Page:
Cold you clarify a few topics on the restricted themes?

Discussion in 'Off-Topic' started by The Kadet, Apr 28, 2016.

  1. The Kadet

    Thread Starter New Member

    Apr 27, 2016
    7
    0
    Hello

    Cold you clarify a few topics on the restricted themes?

    "
    1. Restricted topics. The following topics are regularly raised however are considered "off-topic" at all times and will result in Your thread being closed without question:
      • LEDs to mains
      • Transformer-less power supplies
      If You come across a thread or post discussing any of the above topics please report the thread so We can close, and if necessary remove, the offending thread/posts.
    "from: http://www.allaboutcircuits.com/user-agreement/

    what do you mean a as led to mains? is it some sort of fuse?

    and second what are "Transformer-less power supplies"? topics:

    Some motion detectors and other sensors use a kind of Transformer-less to step down voltage current.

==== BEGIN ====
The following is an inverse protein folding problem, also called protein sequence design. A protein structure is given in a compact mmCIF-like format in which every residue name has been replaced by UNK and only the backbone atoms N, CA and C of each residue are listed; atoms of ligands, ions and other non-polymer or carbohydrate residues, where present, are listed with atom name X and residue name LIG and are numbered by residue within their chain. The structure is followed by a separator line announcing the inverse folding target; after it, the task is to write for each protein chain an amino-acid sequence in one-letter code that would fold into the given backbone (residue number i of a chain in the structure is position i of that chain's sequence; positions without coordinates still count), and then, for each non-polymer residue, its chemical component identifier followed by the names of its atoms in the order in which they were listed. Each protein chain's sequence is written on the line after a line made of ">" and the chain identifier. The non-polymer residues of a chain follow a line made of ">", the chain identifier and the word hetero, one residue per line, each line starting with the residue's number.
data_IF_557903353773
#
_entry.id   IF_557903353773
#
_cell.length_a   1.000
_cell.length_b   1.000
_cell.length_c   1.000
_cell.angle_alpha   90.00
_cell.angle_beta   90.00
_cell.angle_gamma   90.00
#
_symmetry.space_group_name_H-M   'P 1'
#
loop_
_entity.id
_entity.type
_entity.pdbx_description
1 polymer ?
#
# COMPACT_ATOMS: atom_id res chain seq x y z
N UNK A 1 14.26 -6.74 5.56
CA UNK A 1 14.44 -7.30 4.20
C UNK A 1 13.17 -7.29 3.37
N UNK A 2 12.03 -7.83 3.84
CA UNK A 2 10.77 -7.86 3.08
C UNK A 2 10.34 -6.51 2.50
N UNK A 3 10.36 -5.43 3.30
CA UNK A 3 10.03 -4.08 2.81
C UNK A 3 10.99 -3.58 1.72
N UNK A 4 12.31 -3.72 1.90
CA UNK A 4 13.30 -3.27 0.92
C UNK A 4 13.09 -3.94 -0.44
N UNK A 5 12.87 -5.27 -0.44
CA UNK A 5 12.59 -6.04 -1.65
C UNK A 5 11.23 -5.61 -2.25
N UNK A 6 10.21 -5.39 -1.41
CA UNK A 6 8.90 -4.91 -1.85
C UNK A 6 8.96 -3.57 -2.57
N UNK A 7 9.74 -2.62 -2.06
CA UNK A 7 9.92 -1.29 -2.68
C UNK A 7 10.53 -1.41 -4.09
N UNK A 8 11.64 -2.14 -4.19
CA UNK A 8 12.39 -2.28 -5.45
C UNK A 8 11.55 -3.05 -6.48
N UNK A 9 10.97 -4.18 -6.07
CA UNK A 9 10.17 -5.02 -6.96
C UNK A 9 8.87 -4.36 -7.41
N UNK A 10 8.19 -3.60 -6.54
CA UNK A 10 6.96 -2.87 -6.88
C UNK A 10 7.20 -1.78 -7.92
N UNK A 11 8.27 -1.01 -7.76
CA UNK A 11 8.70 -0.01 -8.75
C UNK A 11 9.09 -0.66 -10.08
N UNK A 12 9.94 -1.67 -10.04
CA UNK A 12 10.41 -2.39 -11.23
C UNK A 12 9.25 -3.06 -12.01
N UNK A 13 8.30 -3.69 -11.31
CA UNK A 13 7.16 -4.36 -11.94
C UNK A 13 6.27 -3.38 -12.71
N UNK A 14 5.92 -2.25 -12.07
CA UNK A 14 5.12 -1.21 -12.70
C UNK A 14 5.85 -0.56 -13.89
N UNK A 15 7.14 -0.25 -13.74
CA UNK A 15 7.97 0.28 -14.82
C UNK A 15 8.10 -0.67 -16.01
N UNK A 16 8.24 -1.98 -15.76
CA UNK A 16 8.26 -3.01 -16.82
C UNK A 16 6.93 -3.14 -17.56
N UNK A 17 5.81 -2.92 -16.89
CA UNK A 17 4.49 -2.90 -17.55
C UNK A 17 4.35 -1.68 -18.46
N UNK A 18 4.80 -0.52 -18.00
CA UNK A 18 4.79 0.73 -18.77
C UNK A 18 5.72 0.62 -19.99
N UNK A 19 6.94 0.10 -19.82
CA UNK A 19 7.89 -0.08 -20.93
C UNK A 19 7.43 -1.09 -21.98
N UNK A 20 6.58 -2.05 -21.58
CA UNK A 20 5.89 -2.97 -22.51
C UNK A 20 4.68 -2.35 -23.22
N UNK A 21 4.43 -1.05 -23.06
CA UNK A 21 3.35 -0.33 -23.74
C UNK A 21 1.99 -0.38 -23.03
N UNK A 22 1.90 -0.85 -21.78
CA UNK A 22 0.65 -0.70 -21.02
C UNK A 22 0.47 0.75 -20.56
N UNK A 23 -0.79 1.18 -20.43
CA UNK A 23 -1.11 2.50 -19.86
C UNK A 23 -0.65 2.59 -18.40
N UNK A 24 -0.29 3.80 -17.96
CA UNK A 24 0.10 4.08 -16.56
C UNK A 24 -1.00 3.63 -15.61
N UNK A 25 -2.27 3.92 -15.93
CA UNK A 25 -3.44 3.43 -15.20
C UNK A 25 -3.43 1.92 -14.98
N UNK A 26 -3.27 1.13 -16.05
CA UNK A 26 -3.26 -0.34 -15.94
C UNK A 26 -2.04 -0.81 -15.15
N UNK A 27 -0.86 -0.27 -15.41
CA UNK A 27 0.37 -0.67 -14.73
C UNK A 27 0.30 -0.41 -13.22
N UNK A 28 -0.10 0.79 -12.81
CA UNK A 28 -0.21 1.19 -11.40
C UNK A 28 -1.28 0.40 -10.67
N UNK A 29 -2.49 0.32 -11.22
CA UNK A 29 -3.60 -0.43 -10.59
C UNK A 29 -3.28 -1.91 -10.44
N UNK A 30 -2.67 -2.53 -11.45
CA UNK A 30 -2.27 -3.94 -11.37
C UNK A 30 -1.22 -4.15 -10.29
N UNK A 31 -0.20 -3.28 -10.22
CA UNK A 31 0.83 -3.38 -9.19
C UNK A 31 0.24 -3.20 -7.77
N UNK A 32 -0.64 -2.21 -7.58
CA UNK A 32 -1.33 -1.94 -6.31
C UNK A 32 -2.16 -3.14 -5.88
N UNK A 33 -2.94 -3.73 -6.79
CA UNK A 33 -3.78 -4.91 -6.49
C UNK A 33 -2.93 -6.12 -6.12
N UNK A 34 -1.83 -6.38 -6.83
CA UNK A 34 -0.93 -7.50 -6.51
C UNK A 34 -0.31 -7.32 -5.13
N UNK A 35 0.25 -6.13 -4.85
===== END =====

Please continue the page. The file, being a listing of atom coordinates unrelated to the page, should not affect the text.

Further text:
Older TV vacum tube ones used a kind of Transformer-less power amplifier to produce the high voltage neded to cause florescense.

    some info ive got on you tube:

     
  2. tcmtech

    Well-Known Member

    Nov 4, 2013
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    No, they can't. :rolleyes:

    (I be sharpinin' my poking stick for this thread though!) :D
     
  3. The Kadet

    Thread Starter New Member

    Apr 27, 2016
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    0
    if they cant just delete it
     
  4. WBahn

    Moderator

    Mar 31, 2012
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    The basic issue is that the owners of the site feel that the combination of the skill level of many of the members of this site and the inherent and easily overlooked risks of these types of circuits presents a safety hazard that they don't want to foster.